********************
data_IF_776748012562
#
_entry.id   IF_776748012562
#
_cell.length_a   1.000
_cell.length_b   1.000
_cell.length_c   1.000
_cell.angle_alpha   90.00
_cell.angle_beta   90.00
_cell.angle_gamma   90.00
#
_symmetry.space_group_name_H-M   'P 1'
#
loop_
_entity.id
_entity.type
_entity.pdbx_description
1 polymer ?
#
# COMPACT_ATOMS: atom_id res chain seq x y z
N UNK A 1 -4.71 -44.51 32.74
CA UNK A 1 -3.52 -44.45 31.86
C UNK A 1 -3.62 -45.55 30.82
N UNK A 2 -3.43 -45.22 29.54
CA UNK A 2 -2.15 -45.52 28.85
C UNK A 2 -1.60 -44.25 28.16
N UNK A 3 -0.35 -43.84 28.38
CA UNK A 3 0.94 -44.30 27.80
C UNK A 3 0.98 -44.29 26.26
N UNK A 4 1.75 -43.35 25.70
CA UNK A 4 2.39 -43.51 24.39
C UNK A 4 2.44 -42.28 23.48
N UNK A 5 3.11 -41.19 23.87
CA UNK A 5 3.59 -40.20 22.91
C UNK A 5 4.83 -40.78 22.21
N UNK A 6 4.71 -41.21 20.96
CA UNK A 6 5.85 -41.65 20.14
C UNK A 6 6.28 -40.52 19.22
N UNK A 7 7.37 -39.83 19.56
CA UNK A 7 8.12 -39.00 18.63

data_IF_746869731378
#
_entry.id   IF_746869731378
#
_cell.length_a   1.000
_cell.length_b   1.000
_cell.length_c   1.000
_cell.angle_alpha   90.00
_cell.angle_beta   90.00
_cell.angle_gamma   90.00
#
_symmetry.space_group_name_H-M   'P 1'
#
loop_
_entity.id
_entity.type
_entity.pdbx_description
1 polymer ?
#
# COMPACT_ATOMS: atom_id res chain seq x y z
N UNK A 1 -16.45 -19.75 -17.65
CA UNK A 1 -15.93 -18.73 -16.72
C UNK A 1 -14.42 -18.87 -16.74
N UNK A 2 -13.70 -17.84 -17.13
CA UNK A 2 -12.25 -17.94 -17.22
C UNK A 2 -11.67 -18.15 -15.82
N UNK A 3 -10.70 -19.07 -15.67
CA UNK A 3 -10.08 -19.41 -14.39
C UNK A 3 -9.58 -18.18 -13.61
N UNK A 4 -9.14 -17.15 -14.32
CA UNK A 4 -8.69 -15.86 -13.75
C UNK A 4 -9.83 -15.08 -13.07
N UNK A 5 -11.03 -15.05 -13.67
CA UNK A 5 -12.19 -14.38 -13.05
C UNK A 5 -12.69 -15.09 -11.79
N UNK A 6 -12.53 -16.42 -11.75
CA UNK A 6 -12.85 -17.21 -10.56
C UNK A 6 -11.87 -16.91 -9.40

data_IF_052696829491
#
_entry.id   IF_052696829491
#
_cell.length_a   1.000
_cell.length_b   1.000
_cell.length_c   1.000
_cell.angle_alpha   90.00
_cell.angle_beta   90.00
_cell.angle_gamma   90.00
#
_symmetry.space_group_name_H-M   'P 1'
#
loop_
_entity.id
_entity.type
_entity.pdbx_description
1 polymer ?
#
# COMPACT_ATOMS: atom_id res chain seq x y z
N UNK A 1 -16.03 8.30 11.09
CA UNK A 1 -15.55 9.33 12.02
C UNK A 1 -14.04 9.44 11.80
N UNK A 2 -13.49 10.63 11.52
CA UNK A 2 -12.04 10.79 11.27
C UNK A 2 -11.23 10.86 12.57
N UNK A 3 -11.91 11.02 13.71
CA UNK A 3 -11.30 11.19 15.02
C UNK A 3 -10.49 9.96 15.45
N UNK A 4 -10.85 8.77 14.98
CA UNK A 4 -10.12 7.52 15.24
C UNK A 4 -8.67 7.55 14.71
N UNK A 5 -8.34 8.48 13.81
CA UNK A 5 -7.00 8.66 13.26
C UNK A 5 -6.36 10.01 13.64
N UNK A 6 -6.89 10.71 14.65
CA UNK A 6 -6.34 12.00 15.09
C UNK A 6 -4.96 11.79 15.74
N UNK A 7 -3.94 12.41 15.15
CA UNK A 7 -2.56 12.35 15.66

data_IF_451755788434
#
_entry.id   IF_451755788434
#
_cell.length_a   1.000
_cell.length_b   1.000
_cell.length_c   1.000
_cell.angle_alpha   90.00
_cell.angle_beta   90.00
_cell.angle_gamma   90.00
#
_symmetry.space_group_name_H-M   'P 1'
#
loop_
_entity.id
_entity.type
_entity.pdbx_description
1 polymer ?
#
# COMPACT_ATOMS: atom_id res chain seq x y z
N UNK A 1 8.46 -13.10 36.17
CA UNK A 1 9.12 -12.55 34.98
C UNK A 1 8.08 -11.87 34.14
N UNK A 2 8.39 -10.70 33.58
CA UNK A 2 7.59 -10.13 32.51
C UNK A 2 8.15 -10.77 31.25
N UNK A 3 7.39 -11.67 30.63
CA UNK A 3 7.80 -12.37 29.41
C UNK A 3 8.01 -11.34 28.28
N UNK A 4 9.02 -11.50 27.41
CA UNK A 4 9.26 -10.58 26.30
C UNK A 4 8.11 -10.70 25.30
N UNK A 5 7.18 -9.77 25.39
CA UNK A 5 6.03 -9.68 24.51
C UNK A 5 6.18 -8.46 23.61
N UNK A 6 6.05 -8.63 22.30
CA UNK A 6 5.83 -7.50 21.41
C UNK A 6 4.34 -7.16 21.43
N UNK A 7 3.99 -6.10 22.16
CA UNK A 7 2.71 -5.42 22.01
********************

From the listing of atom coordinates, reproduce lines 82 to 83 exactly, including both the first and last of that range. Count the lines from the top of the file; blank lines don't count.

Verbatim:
#
_cell.length_a   1.000